HIV: The stigma remains in Rockhampton

ABOUT 60 people may be living in Rockhampton with HIV, but they're also living with stigma.

Peer-based advocacy organisation Queensland Positive People (QPP) will be in Rockhampton later this month as part of their outreach visit to service those in the area who are living with the diagnosis.

Treatment and management support officer Sue Gilling, who has provided support to people living with HIV (PLHIV) in the Rockhampton area for the past five years, says the people she tends to see are often highly socially isolated.

"They are very concerned about stigma and privacy in a small regional town," she said.

"Even going to a support group they are concerned about those people preserving their identity.

"Someone walking into their local GP and saying they are HIV positive, there are implications for that person in smaller and regional areas."

QPP programs manager Chris Howard said the stigma associated with HIV hadn't changed in decades.

He said the public fear associated with the virus was a product of misinformation in the community.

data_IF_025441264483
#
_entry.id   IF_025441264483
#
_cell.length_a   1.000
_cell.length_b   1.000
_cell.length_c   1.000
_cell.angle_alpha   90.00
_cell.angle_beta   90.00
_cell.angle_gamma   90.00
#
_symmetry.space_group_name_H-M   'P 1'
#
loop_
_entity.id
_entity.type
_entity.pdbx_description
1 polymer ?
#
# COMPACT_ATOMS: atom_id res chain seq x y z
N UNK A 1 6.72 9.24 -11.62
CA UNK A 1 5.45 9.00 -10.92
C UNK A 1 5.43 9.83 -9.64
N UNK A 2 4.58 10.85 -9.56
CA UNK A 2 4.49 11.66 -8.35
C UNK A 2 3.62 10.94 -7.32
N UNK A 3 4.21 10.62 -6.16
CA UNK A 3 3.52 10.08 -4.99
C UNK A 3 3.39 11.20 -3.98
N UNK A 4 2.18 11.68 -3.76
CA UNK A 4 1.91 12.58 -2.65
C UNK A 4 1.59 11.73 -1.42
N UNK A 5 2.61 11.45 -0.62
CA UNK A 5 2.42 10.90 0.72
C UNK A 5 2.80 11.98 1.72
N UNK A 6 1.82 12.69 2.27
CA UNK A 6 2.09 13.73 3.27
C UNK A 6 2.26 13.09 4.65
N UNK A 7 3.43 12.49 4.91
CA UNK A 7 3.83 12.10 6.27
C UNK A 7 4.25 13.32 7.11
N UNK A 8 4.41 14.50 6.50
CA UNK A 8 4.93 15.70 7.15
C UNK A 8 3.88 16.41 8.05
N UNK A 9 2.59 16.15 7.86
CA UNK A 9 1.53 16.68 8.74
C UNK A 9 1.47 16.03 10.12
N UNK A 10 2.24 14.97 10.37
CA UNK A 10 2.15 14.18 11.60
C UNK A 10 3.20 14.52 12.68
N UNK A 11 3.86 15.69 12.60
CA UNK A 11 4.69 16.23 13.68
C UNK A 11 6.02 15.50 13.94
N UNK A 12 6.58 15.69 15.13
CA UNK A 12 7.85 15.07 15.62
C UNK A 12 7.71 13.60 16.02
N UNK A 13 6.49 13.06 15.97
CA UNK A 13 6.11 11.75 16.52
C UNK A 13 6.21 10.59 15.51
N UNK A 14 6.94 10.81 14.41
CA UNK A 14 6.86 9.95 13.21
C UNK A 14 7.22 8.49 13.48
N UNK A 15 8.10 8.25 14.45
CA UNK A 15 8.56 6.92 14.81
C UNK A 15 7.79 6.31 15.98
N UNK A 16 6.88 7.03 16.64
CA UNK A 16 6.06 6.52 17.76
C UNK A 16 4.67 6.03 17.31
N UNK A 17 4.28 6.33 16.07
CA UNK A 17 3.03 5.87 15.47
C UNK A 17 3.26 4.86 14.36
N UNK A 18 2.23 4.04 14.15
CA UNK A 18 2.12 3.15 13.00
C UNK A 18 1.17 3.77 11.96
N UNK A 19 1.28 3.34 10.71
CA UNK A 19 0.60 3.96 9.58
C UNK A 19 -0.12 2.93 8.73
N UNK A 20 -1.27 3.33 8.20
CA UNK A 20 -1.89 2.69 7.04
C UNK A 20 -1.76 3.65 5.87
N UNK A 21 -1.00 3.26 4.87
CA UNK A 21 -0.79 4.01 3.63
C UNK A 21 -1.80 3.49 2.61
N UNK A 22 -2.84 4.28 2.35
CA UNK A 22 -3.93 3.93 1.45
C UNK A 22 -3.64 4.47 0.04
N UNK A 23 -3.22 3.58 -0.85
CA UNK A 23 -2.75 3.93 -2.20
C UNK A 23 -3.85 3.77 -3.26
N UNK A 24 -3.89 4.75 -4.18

"The one thing that hasn't changed for people living with HIV is their experience of living with stigma and discrimination," he said.

"People still believe that HIV and AIDS is the same thing. People still believe that you can contract the virus by sharing cups, utensils; by hugging or kissing someone.

"Perhaps in regional locations, because there is not a visible community of people living with HIV, it tends to be more difficult to get messages out there."

Mr Howard said many of those diagnosed with HIV would internalise stigma, and begin to see themselves negatively.

The secondary issue to stigma is, of course, the reluctance to seek support and treatment.

"Stigma surrounding HIV continues to prevent people from getting tested and from seeking treatment and support. It also prevents people from disclosing their HIV status.

"If we wanted to get a message out there it would be that HIV is different now and if diagnosed and treated early that people can expect to live a normal, healthy life. There is no need to fear HIV or people living with HIV," Mr Howard said.

"HIV is a virus which can and does impact anyone regardless of sexual orientation or gender.

"Most of the transmissions occur for people who don't know their HIV status. People living with HIV who take treatment as prescribed have such low levels of HIV in their blood that they don't transmit HIV."

HIV Facts:

HIV is a virus. AIDS is a condition brought about by the virus HIV; you can have HIV without having AIDS

HIV can only be transmitted from an infected person to another through direct contact of bodily fluids such as blood, semen and vaginal secretions

Saliva, tears, sweat, faeces and urine are not infectious

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